The movie is partly about the differences between Britain and America, as perceived in 1935, and also the theme of personal independence. America is seen as the land of opportunity and equality, as memorably stated in one of the film's main scenes, when Laughton, as Ruggles, a butler, recites Lincoln's Gettysburg Address.
PlotAn English Earl, Lord Burnstead, played by Roland Young, visits Paris with his butler, Marmaduke Ruggles, played by Charles Laughton. During a poker game the Earl bets and loses his butler to a nouveau riche American couple, Egbert and Effie Floud (Charlie Ruggles and Mary Boland) who bring him back to their home town of Red Gap, Washington in the hope that he will boost their social standing.
Once in Red Gap Ruggles becomes something of a celebrity and falls for a local widow, Mrs. Judson, played by ZaSu Pitts. Gradually he changes his outlook on life and grows in independence, eventually opening a restaurant in the town.
ProductionThe novel, 'Ruggles of Red Gap' by Harry Leon Wilson was published in 1915 and made into a Broadway musical the same year. It was twice filmed as a silent movie, in 1918 and 1923, and would again be filmed in 1950, being called 'Fancy Pants', and starring Bob Hope and Lucille Ball.
Charles Laughton was already a major star by 1935 after successes with 'The Private Life of Henry VIII' in 1933 and 'The Barretts of Wimpole Street' in 1934 and he made it clear to Paramount that he wanted to play the role of Ruggles. He knew that Leo McCarey had worked on many film comedies,with top comic actors including Laurel and Hardy, and he named McCarey as his choice as director for 'Ruggles of Red Gap'. McCarey makes the most of the story and fully justifies his choice.
The movie was filmed at Paramount Ranch in Agoura, California. The original start of filming was delayed as Charles Laughton, who had had his head shaved for his previous role as Mr Micawber in 'David Copperfield', needed time to regrow his hair. Then during filming Laughton was hospitalised with a rectal abscess and required weeks of treatment.
One of the highlights of the film is the recital by Laughton as Ruggles, of Lincoln's Gettysburg address. The scene so affected Laughton that it took a day and a half to film it without Laughton breaking down. The scene was a big hit with audiences of the time and is still a delight today.
Main CastThe cast is well chosen and and beautifully balanced, interacting with each other with unerring timing. Laughton, of course, dominates in his understated way, but the other players perform well too.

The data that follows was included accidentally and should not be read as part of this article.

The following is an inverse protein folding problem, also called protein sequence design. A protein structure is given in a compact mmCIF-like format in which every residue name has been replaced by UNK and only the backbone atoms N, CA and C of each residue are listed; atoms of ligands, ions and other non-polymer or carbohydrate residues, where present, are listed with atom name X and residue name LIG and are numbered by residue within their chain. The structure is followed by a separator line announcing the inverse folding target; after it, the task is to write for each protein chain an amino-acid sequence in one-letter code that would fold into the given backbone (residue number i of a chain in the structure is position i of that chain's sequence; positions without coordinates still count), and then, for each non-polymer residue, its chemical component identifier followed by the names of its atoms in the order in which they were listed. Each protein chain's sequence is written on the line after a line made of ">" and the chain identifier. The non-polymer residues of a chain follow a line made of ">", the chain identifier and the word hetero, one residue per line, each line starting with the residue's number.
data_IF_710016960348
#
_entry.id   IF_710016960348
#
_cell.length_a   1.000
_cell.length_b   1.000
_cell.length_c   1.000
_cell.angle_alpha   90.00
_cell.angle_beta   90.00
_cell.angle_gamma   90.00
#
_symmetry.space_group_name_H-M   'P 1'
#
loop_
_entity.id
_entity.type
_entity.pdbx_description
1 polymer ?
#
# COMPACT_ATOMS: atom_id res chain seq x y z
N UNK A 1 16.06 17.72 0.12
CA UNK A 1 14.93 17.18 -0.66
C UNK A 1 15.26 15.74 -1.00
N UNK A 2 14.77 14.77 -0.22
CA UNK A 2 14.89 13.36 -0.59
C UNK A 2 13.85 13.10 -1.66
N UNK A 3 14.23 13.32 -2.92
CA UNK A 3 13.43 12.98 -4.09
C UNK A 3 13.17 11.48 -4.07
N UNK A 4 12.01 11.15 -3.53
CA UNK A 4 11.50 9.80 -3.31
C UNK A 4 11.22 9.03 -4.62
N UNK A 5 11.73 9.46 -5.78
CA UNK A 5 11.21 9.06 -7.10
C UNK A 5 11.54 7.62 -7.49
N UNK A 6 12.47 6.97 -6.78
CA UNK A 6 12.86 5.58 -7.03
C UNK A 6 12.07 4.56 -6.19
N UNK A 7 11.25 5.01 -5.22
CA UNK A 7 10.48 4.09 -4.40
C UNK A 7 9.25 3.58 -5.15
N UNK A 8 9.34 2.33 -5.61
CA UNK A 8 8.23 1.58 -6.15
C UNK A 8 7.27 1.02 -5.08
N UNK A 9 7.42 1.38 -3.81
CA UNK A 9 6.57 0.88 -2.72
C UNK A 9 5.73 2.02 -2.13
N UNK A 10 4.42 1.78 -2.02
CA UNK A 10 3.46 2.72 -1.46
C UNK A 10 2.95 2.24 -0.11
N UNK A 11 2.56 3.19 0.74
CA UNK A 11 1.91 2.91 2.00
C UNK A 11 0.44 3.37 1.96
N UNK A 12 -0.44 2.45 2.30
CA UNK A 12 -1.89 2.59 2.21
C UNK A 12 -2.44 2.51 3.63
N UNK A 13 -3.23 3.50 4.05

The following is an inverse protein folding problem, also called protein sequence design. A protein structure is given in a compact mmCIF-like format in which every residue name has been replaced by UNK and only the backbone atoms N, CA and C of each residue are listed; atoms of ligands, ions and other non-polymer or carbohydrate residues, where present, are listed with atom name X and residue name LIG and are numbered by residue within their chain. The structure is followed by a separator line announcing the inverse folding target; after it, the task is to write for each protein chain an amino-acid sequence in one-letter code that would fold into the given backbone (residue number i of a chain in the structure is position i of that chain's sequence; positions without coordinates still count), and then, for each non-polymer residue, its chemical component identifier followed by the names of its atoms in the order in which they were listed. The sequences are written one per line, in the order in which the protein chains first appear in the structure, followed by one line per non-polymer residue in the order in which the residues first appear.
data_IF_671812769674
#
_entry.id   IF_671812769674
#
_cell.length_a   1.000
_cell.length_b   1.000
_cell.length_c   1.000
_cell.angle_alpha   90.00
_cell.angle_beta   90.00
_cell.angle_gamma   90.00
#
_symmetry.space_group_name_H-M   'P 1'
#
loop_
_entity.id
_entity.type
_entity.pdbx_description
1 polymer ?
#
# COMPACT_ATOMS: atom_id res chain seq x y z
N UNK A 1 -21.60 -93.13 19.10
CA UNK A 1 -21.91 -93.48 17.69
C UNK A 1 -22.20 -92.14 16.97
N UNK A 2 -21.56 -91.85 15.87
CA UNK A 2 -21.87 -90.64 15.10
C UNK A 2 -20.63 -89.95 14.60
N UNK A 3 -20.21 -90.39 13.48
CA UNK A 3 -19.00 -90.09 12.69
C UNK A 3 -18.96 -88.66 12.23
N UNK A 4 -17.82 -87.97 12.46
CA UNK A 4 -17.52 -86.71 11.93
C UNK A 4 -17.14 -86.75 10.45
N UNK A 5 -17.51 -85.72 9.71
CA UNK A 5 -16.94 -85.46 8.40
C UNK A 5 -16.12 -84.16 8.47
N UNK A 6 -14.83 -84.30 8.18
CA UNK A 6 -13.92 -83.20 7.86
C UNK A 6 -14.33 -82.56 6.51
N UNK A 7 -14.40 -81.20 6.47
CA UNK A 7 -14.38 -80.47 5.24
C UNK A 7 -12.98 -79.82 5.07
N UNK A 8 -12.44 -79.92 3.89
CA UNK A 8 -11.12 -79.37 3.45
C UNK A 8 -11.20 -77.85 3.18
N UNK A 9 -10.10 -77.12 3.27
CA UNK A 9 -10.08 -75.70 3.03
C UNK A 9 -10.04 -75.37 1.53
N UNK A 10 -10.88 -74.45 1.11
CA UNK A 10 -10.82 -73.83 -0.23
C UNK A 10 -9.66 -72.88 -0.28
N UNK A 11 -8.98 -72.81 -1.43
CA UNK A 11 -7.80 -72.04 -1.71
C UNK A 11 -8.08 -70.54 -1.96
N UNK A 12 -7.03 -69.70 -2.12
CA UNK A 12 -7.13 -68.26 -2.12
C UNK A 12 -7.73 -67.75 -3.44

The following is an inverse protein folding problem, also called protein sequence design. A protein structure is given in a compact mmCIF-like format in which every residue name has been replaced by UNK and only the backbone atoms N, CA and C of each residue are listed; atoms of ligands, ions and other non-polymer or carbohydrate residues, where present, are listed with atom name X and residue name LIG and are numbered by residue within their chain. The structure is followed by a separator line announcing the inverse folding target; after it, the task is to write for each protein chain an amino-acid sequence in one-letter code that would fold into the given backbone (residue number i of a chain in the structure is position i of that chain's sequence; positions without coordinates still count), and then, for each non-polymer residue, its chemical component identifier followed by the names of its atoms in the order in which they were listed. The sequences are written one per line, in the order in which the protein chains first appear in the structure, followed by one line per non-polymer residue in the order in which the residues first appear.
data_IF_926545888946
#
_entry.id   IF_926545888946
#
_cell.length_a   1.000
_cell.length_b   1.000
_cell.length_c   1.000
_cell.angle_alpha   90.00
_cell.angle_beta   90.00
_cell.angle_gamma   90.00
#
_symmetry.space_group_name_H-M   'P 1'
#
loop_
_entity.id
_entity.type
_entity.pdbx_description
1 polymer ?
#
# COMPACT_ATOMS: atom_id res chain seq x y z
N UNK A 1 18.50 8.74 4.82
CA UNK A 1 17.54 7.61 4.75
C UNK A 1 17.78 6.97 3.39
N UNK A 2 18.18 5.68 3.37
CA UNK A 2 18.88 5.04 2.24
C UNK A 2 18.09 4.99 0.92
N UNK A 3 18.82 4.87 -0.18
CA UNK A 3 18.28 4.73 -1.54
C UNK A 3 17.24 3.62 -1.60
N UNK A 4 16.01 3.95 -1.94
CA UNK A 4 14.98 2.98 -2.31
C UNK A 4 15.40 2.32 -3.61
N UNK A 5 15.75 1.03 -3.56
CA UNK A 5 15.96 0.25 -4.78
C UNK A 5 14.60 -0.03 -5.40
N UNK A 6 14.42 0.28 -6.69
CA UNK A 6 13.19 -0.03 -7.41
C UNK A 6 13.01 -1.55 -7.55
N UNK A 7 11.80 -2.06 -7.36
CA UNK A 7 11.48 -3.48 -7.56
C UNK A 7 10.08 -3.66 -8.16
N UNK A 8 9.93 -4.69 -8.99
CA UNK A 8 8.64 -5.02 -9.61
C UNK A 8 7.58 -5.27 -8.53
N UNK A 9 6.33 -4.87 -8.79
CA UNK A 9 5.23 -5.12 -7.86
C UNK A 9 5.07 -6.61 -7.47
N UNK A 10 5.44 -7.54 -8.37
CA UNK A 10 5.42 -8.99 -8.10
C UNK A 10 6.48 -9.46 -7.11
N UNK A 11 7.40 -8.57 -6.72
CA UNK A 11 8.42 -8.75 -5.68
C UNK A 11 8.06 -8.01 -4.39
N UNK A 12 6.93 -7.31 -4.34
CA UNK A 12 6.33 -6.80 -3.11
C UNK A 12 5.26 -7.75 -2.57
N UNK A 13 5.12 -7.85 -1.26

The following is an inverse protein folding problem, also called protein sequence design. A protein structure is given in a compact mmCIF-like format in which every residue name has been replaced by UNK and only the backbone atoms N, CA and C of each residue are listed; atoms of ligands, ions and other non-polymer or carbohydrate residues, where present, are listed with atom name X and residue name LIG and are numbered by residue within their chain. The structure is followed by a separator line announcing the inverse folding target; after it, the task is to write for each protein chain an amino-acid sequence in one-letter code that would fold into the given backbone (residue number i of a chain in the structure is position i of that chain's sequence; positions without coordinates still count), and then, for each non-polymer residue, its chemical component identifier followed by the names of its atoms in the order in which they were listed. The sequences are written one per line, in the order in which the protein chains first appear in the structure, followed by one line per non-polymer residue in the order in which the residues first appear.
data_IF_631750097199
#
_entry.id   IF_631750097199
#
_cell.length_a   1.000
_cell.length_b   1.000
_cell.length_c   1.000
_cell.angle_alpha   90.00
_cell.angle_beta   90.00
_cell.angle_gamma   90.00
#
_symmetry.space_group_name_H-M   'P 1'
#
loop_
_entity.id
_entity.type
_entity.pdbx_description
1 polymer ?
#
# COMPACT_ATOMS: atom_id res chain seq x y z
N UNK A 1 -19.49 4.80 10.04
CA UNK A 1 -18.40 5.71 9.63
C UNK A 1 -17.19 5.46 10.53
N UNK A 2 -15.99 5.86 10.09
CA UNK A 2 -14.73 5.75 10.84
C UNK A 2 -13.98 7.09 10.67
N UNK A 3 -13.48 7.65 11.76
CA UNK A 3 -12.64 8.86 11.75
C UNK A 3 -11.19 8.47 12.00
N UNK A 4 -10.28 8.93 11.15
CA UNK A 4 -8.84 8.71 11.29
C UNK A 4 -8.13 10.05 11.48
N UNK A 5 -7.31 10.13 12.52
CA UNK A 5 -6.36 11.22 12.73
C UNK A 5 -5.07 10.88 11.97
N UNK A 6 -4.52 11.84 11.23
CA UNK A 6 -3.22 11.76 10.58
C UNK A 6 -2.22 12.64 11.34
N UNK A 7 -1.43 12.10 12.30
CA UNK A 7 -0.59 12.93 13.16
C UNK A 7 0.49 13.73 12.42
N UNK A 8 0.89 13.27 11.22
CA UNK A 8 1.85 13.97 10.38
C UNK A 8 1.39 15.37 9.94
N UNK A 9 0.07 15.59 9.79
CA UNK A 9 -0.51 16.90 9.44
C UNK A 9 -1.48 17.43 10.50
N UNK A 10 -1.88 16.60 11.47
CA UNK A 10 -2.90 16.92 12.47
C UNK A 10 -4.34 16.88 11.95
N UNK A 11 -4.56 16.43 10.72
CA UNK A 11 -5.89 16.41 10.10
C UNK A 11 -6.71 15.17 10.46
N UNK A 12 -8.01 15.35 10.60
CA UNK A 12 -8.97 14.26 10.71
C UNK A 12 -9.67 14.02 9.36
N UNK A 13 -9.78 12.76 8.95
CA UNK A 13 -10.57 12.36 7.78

Charles Laughton ... Marmaduke Ruggles
Mary Boland ... Effie Floud
Charlie Ruggles ... Egbert Floud
ZaSu Pitts ... Mrs. Judson
Roland Young ... Earl of Burnstead
Leila Hyams ... Nell Kenner
Maude Eburne ... "Ma" Pettingill
Lucien Littlefield ... Charles Belknap-Jackson
Leota Lorraine ... Mrs. Belknap-Jackson
James Burke ... Jeff Tuttle
Dell Henderson ... Sam
Clarence Wilson ... Jake Henshaw
Charles Laughton (1899-1962) Laughton gives a comic tour de force of rare subtlety in one of his few comedic roles. His facial expressions alone are extremely funny and he carries the whole film seemingly effortlessly. Laughton went on to become one of the great acting names of the English speaking world and gave unforgettable performances in such films as 'Mutiny on the Bounty' in 1935, 'The Hunchback of Notre Dame' in 1939 and 'Hobson's Choice' in 1954.
Mary Boland (1882-1965) As Effie, the social-climbing wife of Egbert, Mary Boland oozes a delightful fussiness. She began her Broadway career in 1907 and became a silent movie actress in 1915. After returning to the theater in 1920, she went back to movies in 1931 after 11 years and became well known for her comedic roles, often opposite Charlie Ruggles, and for her appearances in dramatic movies such as 'The Women' in 1939 and 'Pride and Prejudice' in 1940.
Charlie Ruggles(1886-1970) It is ironic but no more than pure coincidence that a film with a character named Ruggles in the title should have an actor named Ruggles in a main role. After training to be a doctor Charlie Ruggles took to the stage and then became a movie actor. For years through the 1930's he appeared with Mary Boland as the mild-mannered husband dominated by his wife. In a long career he appeared in about 100 movies with his best known role that of the big-game hunter in 'Bringing Up Baby' in 1938.
ZaSu Pitts. (1894-1963) As Ruggles' girl, Prunella, Zasu Pitts is at her dithering best. Born Eliza Susan Pitts she made her stage debut in 1915 and entered movies 2 years later, becoming a well known face within a few years. In 1922 she starred in a tragic role in Von Stroheim's classic, 'Greed'. She continued as a comedy stalwart through the advent of Talkies and became a regular on early television shows with her trademark woebegone look and fluttery hands.
CreditsDirector ... Leo McCarey
Producer ... Arthur Hornblow Jr.
Screenplay ... Walter DeLeon, Harlan Thompson
Based on ... The novel "Ruggles of Red Gap" by Harry Leon Wilson
Music ... John Leipold, Heinz Roemheld (uncredited)
Cinematography ... Alfred Gilks
Distribution Company ... Paramount Pictures
Release date ... March 8, 1935
Running time ... 90 minutes
Academy AwardsNo Wins:
One Unsuccessful Nomination:
Best Picture ... Arthur Hornblow Jr.